SAN DIEGO (Border Report) — The American Friends Service Committee wants all people held in prisons, jails and detention centers to be released from custody.
It’s part of the nationwide effort to “Free Them All.”
“We need a transformative and restorative justice system to reduce harm, and incarcerating
people, especially where profits drive policy, is the opposite of that,” said Pedro Rios, director of AFSC. “Our call to free them all is centered on the principle that all people deserve a dignified life, where we nurture life instead of traumatizing it with incarceration.”
There are 2.3 million people in the country currently being held, Rios said.
“They are subject to civil and human rights violations and a lack of access to adequate health care,” he said.
Rios stated that now more than ever, due to COVID-19, people should not be held behind bars, especially those held on immigration charges.
“With the pandemic, the dangers of imprisonment have multiplied exponentially, making every detention a potential death sentence,” he said.
U.S. Immigration and Customs Enforcement has said that since the pandemic began March, it has been working with medical professionals, disease control specialists, detention experts, and field operators to identify additional enhanced steps to minimize the spread of the virus.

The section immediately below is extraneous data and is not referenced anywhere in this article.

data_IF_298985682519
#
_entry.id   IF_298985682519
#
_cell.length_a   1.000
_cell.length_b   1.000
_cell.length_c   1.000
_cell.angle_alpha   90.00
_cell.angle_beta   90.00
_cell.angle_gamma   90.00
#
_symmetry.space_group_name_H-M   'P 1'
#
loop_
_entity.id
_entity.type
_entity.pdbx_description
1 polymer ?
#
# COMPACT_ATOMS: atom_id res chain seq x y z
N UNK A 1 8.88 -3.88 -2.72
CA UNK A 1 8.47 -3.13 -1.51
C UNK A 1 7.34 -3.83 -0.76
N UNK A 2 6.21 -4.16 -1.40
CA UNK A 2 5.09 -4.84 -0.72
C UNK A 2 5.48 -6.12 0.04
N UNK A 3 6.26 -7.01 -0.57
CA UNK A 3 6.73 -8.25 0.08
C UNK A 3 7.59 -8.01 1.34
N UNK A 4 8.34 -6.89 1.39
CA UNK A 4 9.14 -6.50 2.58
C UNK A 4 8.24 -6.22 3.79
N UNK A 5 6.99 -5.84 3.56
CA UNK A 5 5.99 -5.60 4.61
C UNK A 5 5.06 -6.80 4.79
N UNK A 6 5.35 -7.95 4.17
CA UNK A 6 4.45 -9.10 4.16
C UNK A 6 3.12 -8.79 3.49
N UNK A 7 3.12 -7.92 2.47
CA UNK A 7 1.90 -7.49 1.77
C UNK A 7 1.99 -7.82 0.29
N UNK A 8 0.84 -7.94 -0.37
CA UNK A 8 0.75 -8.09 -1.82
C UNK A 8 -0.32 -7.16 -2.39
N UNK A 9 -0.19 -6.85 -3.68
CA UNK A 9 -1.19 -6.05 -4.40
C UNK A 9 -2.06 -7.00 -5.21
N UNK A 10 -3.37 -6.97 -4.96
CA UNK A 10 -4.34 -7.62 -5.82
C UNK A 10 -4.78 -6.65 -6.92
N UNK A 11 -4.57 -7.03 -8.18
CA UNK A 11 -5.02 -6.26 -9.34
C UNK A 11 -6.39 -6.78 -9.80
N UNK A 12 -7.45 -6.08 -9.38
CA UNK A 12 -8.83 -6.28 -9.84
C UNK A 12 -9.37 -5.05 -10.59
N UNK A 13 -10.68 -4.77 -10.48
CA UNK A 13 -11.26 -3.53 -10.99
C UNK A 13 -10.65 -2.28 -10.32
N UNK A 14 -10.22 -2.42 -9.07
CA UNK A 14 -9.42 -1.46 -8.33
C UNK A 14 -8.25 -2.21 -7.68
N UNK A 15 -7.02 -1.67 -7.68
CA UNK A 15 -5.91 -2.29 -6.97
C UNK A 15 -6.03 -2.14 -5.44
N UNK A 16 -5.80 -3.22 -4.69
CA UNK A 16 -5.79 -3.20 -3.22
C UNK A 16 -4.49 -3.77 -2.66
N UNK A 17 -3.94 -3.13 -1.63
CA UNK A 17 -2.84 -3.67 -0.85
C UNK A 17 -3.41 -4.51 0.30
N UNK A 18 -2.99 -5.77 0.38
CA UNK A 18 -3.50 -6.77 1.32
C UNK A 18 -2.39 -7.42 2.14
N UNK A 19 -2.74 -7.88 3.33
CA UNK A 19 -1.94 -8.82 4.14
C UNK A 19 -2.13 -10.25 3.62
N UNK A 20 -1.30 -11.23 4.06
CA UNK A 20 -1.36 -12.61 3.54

“ICE has since evaluated its detained population based upon the CDC’s guidance for people who might be at higher risk for severe illness as a result of COVID-19 to determine whether continued detention was appropriate,” according to the agency’s website, adding that it has released over 900 individuals after evaluating their immigration history, criminal record, potential threat to public safety, flight risk, and national security concerns.
The “Free Them All” is one of many events scheduled for the week to commemorate the 49th anniversary of the Attica uprising, when more than 2,000 people incarcerated in upstate New York took over the correctional facility demanding freedom, wages, access to education access and more.
“This is a system that imprisons people for profit and doesn’t allow people to live out their full humanity, now more than ever it’s time to see how we look at incarceration and reconsider whether it really works for our society or not,” said Rios.